Scientists have discovered the unusual creature in Cambrian rocks, and they’re not exactly sure where it fits in the tree of life.

The new species of fossil chancelloriid: an enigmatic animal from the Cambrian Period with a tube-like body, minotaur-horn spines, and doughnut-shaped scars. Image credits: Derek Siveter/Tom Harvey/Peiyun Cong.

Before the Cambrian, life on Earth was rather dull. Mostly microscopic, simple, and bland. But that all changed during the Cambrian Explosion — a period of intense evolutionary diversification, where most major animal phyla appeared in the fossil record. The Cambrian Explosion also made way for some incredibly bizarre creatures to emerge, like Hallucigenia — a worm-like tubular organism with seven or eight pairs of slender legs, each terminating in a pair of claws, and long spines on its body. Now, researchers have found yet another unusual Cambrian creature: a large-bodied ‘nude’ sea-creature belonging to the mysterious groups of animals known as the chancelloriids.

Classifying chancelloriids is a difficult task. Some paleontologists see them as sponges, based on their simple structure and immobile lifestyle. Others believe they were more advanced, or at least that they developed from advanced ancestors, a theory backed by the chancelloriids’ skins, which appear to be much more complex than those of any sponge we’ve seen. It’s also been suggested that chancelloriids were related to the “chain mail” armored slugs of the Cambrian. The new discovery by a team of scientists from the University of Leicester, the University of Oxford and Yunnan University, China, adds new evidence that could help solve the mystery.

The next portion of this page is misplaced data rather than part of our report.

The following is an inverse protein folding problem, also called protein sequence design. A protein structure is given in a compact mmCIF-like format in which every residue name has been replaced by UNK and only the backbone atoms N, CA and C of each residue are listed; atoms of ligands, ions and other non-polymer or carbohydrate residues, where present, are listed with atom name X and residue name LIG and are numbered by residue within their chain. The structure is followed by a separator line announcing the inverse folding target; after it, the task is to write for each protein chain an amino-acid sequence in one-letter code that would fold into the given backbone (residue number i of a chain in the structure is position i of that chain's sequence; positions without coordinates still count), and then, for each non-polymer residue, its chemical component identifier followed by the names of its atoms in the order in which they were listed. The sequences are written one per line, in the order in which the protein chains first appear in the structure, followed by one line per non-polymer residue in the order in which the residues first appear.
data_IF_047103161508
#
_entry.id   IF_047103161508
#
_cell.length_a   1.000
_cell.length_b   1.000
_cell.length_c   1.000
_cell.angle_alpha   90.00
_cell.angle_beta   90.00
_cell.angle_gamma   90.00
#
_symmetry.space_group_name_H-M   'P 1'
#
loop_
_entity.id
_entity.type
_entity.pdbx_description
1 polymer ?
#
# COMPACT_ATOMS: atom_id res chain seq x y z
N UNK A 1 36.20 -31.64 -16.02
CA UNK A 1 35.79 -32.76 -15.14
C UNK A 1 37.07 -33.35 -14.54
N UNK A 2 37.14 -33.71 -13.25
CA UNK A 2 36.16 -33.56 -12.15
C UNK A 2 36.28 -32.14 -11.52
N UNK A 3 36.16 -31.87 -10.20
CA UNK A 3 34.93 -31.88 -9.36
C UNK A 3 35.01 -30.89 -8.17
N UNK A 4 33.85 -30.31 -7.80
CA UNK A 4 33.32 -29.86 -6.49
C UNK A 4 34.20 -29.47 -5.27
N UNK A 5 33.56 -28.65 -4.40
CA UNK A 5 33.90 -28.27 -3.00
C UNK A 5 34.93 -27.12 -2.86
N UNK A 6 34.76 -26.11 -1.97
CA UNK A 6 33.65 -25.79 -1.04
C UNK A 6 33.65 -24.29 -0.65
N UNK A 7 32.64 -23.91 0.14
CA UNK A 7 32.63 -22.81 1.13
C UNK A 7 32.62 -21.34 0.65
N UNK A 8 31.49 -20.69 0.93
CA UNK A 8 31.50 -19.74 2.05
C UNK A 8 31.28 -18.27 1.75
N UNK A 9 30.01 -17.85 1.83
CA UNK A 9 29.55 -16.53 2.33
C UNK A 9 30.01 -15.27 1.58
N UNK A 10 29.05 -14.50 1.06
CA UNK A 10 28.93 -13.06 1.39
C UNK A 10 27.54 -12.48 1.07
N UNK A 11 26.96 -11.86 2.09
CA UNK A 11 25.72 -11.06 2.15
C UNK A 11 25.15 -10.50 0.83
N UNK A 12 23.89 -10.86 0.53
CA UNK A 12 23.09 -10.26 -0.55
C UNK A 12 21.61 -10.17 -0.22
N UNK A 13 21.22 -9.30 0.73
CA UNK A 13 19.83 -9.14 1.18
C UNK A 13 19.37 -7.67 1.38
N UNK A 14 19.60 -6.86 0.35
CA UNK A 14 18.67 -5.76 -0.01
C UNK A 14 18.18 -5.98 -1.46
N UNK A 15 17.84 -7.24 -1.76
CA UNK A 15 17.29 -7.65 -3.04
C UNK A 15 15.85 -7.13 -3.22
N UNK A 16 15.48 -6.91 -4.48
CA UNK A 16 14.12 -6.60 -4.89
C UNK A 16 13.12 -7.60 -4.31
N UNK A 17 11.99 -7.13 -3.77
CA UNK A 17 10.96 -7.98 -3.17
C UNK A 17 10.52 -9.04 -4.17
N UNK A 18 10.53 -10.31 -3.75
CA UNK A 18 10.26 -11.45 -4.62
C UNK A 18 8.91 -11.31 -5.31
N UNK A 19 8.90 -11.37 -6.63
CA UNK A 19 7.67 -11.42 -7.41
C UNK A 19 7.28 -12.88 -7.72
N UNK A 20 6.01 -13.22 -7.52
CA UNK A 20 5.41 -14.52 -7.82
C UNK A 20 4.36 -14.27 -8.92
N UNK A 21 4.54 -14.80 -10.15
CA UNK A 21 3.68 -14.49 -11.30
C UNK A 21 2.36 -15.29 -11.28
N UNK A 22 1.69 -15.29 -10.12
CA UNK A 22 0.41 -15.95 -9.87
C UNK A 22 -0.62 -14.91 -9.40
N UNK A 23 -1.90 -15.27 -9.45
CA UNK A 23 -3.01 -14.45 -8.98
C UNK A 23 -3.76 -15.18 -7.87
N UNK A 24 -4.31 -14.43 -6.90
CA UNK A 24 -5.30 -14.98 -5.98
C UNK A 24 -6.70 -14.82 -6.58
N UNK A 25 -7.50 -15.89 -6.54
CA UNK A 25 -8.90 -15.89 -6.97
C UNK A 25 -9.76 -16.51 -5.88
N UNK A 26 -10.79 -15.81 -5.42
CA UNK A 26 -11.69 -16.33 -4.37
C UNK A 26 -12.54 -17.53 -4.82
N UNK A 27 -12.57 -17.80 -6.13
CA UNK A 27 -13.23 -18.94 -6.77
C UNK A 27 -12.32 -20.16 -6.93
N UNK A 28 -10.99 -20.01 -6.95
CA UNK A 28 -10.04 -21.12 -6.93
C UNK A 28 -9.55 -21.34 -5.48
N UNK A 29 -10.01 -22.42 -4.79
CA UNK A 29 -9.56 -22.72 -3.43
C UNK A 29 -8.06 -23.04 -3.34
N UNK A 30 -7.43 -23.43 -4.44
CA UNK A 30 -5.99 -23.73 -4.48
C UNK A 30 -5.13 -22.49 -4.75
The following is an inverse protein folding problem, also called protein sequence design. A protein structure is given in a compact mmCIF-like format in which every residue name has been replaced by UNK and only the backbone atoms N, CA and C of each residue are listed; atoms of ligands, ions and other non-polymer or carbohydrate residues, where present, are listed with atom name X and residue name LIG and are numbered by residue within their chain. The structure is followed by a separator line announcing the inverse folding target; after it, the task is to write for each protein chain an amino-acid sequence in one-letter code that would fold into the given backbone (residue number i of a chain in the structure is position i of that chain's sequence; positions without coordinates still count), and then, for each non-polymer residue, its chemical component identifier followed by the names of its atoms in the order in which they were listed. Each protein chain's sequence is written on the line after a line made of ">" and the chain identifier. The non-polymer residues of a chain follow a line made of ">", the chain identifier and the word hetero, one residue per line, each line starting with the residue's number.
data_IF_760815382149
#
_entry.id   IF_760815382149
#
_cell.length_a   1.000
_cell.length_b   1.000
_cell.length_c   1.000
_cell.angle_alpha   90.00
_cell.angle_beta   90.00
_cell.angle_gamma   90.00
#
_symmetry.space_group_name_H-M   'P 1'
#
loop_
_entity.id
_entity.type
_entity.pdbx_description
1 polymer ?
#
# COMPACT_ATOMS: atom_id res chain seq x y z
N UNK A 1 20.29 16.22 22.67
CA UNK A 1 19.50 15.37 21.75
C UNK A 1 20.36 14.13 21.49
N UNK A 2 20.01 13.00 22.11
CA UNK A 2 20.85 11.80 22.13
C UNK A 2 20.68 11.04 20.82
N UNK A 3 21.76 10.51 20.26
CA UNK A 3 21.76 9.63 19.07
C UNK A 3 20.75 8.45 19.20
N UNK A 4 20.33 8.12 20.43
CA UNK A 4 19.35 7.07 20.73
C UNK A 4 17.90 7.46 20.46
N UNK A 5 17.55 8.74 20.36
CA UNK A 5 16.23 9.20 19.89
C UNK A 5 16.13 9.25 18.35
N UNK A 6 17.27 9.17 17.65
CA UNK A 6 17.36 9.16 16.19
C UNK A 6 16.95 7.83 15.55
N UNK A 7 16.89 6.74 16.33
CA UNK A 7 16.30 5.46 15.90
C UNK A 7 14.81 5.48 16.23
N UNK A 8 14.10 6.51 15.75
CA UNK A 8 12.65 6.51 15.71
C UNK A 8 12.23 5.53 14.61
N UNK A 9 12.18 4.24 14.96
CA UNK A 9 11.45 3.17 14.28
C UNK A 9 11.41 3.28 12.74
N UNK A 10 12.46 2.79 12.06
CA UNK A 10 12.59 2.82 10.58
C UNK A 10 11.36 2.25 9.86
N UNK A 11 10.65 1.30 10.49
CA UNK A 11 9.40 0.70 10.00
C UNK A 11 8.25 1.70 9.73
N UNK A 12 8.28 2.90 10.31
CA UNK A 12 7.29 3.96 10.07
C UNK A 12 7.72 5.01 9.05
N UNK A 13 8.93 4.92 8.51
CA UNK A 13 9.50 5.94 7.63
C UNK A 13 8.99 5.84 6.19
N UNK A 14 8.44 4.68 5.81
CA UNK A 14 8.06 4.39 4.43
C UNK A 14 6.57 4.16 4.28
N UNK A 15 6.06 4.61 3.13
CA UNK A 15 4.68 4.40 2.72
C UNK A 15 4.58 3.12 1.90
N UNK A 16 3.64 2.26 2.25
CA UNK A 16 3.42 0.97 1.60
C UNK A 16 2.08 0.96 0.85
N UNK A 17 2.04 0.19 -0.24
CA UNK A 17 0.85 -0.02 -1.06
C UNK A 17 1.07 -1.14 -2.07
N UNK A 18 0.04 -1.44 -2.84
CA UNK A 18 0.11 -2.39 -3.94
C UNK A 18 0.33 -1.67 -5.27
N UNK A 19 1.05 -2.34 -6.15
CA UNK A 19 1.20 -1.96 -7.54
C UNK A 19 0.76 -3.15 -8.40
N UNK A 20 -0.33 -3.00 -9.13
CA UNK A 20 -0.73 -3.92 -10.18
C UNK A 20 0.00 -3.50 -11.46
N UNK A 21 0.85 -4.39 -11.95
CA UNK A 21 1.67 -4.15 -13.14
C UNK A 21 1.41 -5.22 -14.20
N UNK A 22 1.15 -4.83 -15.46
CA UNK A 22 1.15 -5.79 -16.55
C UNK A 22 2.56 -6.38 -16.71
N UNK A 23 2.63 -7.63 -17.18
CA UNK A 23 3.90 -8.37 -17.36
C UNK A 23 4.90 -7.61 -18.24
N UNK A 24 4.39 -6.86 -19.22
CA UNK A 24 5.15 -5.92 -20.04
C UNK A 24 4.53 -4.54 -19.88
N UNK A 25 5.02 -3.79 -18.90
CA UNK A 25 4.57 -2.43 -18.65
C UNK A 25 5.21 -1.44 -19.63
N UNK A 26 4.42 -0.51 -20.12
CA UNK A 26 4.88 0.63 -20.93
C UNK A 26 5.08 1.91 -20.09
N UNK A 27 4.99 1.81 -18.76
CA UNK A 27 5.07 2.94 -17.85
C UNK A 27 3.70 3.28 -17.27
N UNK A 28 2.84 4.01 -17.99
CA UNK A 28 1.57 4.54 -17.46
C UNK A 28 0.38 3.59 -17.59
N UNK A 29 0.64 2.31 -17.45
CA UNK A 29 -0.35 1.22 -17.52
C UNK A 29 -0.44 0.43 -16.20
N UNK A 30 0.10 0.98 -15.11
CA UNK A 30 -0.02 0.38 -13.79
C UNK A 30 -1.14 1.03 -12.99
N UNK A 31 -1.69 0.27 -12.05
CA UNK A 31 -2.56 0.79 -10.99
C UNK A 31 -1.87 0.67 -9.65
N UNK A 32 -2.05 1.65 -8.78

Chancelloria eros, which is related to the newly-discovered fossil, looks very different. Image credits: James St. John.

The new species, named Allonnia nuda, was discovered in the Chengjiang deposits of Yunnan Province, China. It was surprisingly large compared to its relatives (measuring 50 cm or more), but had only a few tiny spines — hence the “naked” name. This unusual appearance suggests that other specimens might have been discovered before, but not properly identified, and might be hiding in plain sight in fossil collections.

The finding also shows that the group is more diverse than believed. Dr Tom Harvey, from the University of Leicester’s School of Geography, Geology and the Environment, explains:

“Fossil chancelloriids were first described around 100 years ago, but have resisted attempts to place them in the tree of life. We argue that their pattern of body growth supports a link to sponges, reinvigorating an old hypothesis. We’re not suggesting that it’s “case closed” for chancelloriids, but we hope our results will inspire new research into the nature of the earliest animals.”


Journal Reference: Cong, P.-Y., Harvey, T. H. P., Williams, M., Siveter, D. J., Siveter, D. J., Gabbott, S. E., Li, Y.-J., Wei, F., & Hou, X.-G. 2018 Naked chancelloriids from the lower Cambrian of China show evidence for sponge-type growth. Proceedings of the Royal Society B, 20180296. doi: 10.1098/rspb.2018.0296